Interestingly, the last time I wrote this piece, my coworkers suggested five other TV dramas that were more or less on the same level. When I asked this time, they could come up with only two. Either Better Call Saul has gotten better, or others shows have let their quality slip, but it’s becoming that this show is very nearly in a class of its own.
Still, the two comparable shows that came up were Succession and Westworld. It’s difficult to pit the three shows against each other, since Better Call Saul is a straight drama, Succession is a satire and Westworld is science-fiction. But if I’m going to make the claim that Better Call Saul is the best show on TV, I should at least attempt to qualify why it beats the competition.
Regarding Succession, it’s hard to find a single negative thing to say about the show. It’s funny, it’s incisive and it’s unpredictable. Other writers have declared that Succession is the best show on TV, and it’s hard to argue with the merits they propose.
The only good argument I have at my disposal is that Better Call Saul keeps a rock-solid tone, rather than trying to balance comedy and drama. Yes, Better Call Saul is sometimes very funny, but the humor is always in service of the larger crime-thriller story. Succession wants to tell a story, but it also wants to make you laugh, and every once in a blue moon, the two can be at odds.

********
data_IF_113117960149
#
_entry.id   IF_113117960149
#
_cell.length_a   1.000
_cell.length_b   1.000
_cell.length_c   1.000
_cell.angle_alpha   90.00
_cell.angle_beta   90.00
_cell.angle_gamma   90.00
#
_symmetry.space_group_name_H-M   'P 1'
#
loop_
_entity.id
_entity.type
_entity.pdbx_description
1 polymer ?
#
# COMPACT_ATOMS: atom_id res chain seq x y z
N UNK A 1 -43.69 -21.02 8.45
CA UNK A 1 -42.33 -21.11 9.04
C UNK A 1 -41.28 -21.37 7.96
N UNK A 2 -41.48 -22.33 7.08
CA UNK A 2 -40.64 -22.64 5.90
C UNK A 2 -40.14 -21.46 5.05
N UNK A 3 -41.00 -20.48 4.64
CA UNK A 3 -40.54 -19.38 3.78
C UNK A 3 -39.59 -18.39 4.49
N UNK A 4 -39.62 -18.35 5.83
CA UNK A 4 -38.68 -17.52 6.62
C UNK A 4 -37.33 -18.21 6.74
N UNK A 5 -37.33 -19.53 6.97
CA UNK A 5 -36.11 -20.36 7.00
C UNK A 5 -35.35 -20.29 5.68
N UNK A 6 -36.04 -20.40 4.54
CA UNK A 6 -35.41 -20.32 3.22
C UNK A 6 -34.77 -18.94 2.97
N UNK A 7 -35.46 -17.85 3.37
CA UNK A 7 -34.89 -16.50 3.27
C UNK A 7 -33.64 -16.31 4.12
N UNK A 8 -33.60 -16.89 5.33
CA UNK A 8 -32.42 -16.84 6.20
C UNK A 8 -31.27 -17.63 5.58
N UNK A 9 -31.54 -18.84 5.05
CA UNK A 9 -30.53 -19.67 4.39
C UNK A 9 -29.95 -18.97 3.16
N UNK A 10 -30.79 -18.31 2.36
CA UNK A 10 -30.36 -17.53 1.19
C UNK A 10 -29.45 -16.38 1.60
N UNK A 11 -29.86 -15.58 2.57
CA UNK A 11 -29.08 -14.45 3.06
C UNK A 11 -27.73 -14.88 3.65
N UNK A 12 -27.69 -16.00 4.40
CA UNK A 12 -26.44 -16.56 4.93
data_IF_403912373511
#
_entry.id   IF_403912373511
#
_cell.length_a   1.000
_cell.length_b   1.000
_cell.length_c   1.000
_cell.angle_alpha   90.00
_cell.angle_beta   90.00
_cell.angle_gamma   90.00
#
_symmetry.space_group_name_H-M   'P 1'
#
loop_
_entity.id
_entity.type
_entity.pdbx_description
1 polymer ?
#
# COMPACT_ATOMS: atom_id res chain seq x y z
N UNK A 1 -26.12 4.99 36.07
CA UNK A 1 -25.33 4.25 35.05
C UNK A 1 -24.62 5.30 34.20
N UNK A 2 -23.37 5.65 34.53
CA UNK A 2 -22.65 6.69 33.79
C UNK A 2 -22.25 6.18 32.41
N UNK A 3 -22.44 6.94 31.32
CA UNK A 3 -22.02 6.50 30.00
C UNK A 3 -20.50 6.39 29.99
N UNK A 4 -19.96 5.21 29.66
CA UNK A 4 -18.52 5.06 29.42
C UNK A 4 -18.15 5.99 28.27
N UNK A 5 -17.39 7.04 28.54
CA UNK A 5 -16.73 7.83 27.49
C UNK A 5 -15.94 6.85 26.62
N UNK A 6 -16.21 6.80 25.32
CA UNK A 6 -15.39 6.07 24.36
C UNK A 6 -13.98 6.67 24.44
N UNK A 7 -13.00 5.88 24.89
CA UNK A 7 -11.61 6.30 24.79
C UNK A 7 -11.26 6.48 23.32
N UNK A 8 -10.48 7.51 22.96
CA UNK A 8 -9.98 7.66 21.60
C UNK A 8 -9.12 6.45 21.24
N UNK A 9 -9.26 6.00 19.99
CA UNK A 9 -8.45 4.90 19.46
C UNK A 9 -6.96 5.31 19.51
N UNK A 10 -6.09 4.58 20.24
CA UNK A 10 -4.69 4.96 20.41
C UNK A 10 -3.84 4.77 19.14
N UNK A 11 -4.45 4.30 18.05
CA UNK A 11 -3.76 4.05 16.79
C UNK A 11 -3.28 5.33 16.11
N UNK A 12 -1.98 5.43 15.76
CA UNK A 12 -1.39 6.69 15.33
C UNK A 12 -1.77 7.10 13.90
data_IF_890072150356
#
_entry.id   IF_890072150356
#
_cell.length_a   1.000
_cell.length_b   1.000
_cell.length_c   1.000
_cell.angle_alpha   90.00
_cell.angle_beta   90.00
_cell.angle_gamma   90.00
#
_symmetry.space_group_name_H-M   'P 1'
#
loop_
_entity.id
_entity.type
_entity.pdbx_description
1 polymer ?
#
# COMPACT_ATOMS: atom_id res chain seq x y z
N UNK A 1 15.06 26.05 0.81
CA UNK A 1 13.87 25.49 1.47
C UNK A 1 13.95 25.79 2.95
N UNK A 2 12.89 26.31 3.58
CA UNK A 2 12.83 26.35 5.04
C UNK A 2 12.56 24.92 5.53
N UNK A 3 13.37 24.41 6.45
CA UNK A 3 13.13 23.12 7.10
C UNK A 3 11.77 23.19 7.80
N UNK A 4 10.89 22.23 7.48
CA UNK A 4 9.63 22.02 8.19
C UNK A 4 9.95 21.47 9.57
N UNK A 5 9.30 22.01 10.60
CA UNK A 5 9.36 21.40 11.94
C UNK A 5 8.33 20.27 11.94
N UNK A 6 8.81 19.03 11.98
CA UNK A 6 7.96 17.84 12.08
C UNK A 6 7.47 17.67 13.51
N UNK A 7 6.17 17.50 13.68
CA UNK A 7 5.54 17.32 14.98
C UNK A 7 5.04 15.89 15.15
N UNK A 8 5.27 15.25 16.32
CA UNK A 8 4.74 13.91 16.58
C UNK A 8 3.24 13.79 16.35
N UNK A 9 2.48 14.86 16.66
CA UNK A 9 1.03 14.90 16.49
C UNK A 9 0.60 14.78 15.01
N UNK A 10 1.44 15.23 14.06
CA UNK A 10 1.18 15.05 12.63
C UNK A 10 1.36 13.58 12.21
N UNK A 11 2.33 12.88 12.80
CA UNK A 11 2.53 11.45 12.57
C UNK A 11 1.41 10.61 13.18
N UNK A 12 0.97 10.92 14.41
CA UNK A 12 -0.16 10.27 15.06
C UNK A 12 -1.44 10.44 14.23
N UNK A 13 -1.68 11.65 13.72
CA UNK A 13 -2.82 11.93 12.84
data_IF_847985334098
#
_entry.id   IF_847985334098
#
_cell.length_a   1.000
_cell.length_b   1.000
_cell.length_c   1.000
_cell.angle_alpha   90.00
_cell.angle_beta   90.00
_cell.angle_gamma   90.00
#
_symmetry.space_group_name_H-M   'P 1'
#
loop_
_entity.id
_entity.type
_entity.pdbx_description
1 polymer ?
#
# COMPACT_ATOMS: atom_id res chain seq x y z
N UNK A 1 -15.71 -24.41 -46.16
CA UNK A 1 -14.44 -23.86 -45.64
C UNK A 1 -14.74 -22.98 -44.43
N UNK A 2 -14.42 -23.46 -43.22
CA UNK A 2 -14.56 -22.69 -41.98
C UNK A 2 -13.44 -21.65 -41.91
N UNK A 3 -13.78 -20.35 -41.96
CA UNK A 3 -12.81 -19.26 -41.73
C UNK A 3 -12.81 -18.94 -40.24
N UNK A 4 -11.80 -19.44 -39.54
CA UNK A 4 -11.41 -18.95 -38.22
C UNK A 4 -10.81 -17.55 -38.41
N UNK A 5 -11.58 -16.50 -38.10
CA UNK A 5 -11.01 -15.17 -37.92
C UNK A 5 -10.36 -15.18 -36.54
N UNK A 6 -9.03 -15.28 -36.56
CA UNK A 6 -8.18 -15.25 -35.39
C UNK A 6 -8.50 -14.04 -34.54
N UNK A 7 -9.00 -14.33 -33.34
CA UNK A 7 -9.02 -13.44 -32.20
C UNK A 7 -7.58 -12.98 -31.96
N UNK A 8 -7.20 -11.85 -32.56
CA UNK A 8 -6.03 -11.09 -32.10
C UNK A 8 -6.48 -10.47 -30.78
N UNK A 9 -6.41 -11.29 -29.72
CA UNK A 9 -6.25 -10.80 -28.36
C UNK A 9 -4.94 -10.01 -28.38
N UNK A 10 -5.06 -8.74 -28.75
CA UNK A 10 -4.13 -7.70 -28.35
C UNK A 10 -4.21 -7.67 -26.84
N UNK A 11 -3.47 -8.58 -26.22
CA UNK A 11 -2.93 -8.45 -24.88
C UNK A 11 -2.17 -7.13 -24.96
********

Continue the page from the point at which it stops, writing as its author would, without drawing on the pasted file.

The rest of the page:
Westworld is still one of the most compulsively watchable sci-fi dramas on TV, but it seems clear that the show is beginning to put style over substance. Season 3 has been more convoluted and over-the-top than previous outings. When it’s firing on all cylinders, it’s tremendously entertaining — and when it’s not, the metaphors ring a bit hollow, and the scientific principles don’t seem quite as cohesive as they should be.
Looking ahead for Better Call Saul
In any case, Better Call Saul has had five incredible seasons, and all that’s left now is to finish strong. When you consider that the show is a prequel with a predetermined endpoint, it had the odds stacked against it, but still managed to demonstrate that it had a story worth telling.
Part of me hopes this is our last outing in the Breaking Bad mythos — it’s been pretty thoroughly plumbed by now. But then again, if Better Call Saul could surprise us, who’s to say that another spin-off couldn’t do the same?